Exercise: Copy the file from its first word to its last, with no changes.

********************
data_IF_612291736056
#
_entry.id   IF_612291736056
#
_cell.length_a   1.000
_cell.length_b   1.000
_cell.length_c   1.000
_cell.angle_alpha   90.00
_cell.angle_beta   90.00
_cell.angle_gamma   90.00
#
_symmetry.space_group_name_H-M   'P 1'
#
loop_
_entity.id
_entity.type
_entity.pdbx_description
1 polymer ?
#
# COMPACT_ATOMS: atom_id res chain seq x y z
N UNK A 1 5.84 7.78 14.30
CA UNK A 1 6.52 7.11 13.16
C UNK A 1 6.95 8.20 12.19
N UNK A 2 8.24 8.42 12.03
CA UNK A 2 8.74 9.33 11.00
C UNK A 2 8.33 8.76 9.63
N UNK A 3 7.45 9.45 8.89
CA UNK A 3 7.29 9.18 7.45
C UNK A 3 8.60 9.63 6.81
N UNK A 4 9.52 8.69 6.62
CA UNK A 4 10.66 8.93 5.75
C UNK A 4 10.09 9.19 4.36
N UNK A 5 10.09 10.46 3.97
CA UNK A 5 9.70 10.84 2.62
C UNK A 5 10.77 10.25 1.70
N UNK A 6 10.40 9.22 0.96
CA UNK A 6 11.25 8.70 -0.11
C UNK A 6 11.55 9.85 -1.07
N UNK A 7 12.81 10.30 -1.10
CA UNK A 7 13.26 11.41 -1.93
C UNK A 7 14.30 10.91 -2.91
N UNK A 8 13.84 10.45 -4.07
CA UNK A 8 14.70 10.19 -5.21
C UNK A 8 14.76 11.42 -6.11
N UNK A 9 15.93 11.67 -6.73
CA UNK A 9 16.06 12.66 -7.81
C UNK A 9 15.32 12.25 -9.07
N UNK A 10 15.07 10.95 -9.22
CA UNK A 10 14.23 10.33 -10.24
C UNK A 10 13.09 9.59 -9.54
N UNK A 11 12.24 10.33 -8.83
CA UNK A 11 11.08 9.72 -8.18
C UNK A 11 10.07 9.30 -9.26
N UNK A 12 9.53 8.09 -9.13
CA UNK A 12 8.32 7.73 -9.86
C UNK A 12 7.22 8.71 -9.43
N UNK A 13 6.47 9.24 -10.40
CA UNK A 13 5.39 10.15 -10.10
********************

data_IF_612291736056
#
_entry.id   IF_612291736056
#
_cell.length_a   1.000
_cell.length_b   1.000
_cell.length_c   1.000
_cell.angle_alpha   90.00
_cell.angle_beta   90.00
_cell.angle_gamma   90.00
#
_symmetry.space_group_name_H-M   'P 1'
#
loop_
_entity.id
_entity.type
_entity.pdbx_description
1 polymer ?
#
# COMPACT_ATOMS: atom_id res chain seq x y z
N UNK A 1 5.84 7.78 14.30
CA UNK A 1 6.52 7.11 13.16
C UNK A 1 6.95 8.20 12.19
N UNK A 2 8.24 8.42 12.03
CA UNK A 2 8.74 9.33 11.00
C UNK A 2 8.33 8.76 9.63
N UNK A 3 7.45 9.45 8.89
CA UNK A 3 7.29 9.18 7.45
C UNK A 3 8.60 9.63 6.81
N UNK A 4 9.52 8.69 6.62
CA UNK A 4 10.66 8.93 5.75
C UNK A 4 10.09 9.19 4.36
N UNK A 5 10.09 10.46 3.97
CA UNK A 5 9.70 10.84 2.62
C UNK A 5 10.77 10.25 1.70
N UNK A 6 10.40 9.22 0.96
CA UNK A 6 11.25 8.70 -0.11
C UNK A 6 11.55 9.85 -1.07
N UNK A 7 12.81 10.30 -1.10
CA UNK A 7 13.26 11.41 -1.93
C UNK A 7 14.30 10.91 -2.91
N UNK A 8 13.84 10.45 -4.07
CA UNK A 8 14.70 10.19 -5.21
C UNK A 8 14.76 11.42 -6.11
N UNK A 9 15.93 11.67 -6.73
CA UNK A 9 16.06 12.66 -7.81
C UNK A 9 15.32 12.25 -9.07
N UNK A 10 15.07 10.95 -9.22
CA UNK A 10 14.23 10.33 -10.24
C UNK A 10 13.09 9.59 -9.54
N UNK A 11 12.24 10.33 -8.83
CA UNK A 11 11.08 9.72 -8.18
C UNK A 11 10.07 9.30 -9.26
N UNK A 12 9.53 8.09 -9.13
CA UNK A 12 8.32 7.73 -9.86
C UNK A 12 7.22 8.71 -9.43
N UNK A 13 6.47 9.24 -10.40
CA UNK A 13 5.39 10.15 -10.10